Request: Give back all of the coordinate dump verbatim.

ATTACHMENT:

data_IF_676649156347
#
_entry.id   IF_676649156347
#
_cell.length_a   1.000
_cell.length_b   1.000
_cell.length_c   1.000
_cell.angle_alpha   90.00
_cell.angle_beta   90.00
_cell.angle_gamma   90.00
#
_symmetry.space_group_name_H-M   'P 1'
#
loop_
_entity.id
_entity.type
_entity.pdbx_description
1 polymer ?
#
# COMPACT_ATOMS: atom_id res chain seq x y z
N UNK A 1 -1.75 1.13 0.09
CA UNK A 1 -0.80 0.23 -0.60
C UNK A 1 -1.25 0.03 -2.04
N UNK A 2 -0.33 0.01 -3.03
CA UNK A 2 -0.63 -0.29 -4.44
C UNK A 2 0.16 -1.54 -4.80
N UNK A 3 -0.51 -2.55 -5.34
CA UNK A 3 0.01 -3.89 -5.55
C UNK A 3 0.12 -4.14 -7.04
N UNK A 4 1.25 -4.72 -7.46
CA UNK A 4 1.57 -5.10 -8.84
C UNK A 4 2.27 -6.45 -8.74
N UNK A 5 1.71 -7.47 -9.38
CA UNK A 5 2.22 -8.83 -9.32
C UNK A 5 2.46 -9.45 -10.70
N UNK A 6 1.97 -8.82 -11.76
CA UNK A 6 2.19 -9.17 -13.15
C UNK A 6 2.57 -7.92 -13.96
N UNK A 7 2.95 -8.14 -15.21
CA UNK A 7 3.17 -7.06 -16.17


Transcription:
data_IF_676649156347
#
_entry.id   IF_676649156347
#
_cell.length_a   1.000
_cell.length_b   1.000
_cell.length_c   1.000
_cell.angle_alpha   90.00
_cell.angle_beta   90.00
_cell.angle_gamma   90.00
#
_symmetry.space_group_name_H-M   'P 1'
#
loop_
_entity.id
_entity.type
_entity.pdbx_description
1 polymer ?
#
# COMPACT_ATOMS: atom_id res chain seq x y z
N UNK A 1 -1.75 1.13 0.09
CA UNK A 1 -0.80 0.23 -0.60
C UNK A 1 -1.25 0.03 -2.04
N UNK A 2 -0.33 0.01 -3.03
CA UNK A 2 -0.63 -0.29 -4.44
C UNK A 2 0.16 -1.54 -4.80
N UNK A 3 -0.51 -2.55 -5.34
CA UNK A 3 0.01 -3.89 -5.55
C UNK A 3 0.12 -4.14 -7.04
N UNK A 4 1.25 -4.72 -7.46
CA UNK A 4 1.57 -5.10 -8.84
C UNK A 4 2.27 -6.45 -8.74
N UNK A 5 1.71 -7.47 -9.38
CA UNK A 5 2.22 -8.83 -9.32
C UNK A 5 2.46 -9.45 -10.70
N UNK A 6 1.97 -8.82 -11.76
CA UNK A 6 2.19 -9.17 -13.15
C UNK A 6 2.57 -7.92 -13.96
N UNK A 7 2.95 -8.14 -15.21
CA UNK A 7 3.17 -7.06 -16.17